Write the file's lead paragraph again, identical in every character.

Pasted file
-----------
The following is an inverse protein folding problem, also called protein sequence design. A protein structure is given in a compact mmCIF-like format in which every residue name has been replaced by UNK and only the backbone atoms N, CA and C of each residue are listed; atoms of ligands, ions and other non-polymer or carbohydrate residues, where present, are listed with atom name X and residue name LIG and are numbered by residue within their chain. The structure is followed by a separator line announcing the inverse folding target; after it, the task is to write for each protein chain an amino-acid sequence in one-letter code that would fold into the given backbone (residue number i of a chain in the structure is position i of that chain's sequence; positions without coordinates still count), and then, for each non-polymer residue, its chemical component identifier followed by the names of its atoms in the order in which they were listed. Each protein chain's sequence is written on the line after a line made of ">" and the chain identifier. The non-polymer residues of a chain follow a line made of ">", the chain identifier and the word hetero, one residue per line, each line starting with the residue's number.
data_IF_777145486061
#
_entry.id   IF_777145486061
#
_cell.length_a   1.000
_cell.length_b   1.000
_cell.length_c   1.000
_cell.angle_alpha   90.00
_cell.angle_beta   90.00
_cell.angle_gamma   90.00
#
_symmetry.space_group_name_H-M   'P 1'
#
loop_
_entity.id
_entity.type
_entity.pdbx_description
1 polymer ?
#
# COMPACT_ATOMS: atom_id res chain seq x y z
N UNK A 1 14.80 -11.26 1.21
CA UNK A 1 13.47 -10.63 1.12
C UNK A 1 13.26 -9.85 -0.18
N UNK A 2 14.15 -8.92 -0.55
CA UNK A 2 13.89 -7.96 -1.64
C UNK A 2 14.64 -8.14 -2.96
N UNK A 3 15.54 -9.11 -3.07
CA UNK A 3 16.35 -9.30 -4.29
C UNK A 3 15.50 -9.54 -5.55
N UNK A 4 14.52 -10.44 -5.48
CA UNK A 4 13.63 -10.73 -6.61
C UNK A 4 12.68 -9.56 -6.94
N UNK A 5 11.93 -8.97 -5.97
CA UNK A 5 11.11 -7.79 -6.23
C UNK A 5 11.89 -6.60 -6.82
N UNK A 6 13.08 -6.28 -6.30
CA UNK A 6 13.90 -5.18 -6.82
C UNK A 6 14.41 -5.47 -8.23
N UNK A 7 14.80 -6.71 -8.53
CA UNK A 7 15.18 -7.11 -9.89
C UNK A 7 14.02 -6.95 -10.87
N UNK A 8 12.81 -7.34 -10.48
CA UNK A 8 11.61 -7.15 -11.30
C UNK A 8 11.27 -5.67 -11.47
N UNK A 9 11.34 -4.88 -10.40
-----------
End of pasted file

The following is an inverse protein folding problem, also called protein sequence design. A protein structure is given in a compact mmCIF-like format in which every residue name has been replaced by UNK and only the backbone atoms N, CA and C of each residue are listed; atoms of ligands, ions and other non-polymer or carbohydrate residues, where present, are listed with atom name X and residue name LIG and are numbered by residue within their chain. The structure is followed by a separator line announcing the inverse folding target; after it, the task is to write for each protein chain an amino-acid sequence in one-letter code that would fold into the given backbone (residue number i of a chain in the structure is position i of that chain's sequence; positions without coordinates still count), and then, for each non-polymer residue, its chemical component identifier followed by the names of its atoms in the order in which they were listed. Each protein chain's sequence is written on the line after a line made of ">" and the chain identifier. The non-polymer residues of a chain follow a line made of ">", the chain identifier and the word hetero, one residue per line, each line starting with the residue's number.